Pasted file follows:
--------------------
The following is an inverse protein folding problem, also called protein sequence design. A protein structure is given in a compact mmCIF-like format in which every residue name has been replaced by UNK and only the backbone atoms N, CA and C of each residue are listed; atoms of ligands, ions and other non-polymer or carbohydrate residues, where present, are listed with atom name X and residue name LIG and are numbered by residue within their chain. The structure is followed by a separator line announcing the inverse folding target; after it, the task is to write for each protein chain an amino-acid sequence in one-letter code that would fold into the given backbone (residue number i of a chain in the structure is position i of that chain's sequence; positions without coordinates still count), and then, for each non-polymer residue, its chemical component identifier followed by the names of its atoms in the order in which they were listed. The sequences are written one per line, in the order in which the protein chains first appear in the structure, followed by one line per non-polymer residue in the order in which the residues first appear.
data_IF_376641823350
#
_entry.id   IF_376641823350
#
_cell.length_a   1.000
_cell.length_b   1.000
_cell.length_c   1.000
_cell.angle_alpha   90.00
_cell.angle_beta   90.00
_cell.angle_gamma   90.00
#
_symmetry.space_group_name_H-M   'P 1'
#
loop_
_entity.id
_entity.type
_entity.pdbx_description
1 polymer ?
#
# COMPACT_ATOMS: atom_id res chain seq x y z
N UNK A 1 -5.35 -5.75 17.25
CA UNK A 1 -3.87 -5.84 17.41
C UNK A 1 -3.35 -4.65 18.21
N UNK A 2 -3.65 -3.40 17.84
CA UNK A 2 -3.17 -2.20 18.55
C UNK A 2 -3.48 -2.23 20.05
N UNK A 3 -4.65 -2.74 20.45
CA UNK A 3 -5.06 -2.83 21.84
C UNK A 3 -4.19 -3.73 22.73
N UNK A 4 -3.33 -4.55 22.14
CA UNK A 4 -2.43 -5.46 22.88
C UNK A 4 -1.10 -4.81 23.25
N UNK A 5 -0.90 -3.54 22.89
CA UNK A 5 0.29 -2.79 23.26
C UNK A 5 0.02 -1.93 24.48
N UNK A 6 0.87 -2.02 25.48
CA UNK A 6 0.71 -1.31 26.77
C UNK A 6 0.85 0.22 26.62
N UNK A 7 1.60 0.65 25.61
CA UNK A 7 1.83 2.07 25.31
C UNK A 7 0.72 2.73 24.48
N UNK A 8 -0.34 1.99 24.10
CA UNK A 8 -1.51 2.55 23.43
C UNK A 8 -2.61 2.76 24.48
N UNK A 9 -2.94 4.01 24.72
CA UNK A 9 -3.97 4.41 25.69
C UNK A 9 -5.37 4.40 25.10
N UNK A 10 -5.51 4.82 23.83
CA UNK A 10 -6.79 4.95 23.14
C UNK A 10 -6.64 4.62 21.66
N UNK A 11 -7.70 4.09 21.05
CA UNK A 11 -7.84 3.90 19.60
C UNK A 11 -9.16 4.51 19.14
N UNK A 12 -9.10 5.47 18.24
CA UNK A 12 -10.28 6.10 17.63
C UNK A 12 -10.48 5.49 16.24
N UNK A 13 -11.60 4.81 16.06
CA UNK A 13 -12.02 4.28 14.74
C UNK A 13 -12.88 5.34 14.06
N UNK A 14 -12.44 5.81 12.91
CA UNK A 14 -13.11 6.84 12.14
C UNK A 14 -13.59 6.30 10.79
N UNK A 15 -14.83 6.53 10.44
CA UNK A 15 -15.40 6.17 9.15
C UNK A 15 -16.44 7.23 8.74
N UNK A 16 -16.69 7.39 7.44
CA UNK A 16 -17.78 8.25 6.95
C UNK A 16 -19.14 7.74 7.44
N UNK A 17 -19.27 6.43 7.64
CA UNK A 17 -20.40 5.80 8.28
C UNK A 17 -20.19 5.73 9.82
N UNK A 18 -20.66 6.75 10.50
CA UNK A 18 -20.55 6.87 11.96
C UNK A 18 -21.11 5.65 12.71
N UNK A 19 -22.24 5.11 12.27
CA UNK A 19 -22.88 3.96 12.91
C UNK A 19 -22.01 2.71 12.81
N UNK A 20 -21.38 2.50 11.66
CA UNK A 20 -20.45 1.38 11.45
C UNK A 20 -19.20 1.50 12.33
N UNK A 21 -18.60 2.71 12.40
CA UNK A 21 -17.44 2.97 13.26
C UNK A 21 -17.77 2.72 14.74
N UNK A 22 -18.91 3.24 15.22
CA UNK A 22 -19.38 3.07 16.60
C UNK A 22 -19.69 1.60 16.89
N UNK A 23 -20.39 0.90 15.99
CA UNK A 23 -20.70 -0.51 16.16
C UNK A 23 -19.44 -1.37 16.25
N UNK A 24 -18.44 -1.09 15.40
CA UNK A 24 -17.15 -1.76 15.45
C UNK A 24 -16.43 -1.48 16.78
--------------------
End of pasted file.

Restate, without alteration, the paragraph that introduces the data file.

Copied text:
The following is an inverse protein folding problem, also called protein sequence design. A protein structure is given in a compact mmCIF-like format in which every residue name has been replaced by UNK and only the backbone atoms N, CA and C of each residue are listed; atoms of ligands, ions and other non-polymer or carbohydrate residues, where present, are listed with atom name X and residue name LIG and are numbered by residue within their chain. The structure is followed by a separator line announcing the inverse folding target; after it, the task is to write for each protein chain an amino-acid sequence in one-letter code that would fold into the given backbone (residue number i of a chain in the structure is position i of that chain's sequence; positions without coordinates still count), and then, for each non-polymer residue, its chemical component identifier followed by the names of its atoms in the order in which they were listed. The sequences are written one per line, in the order in which the protein chains first appear in the structure, followed by one line per non-polymer residue in the order in which the residues first appear.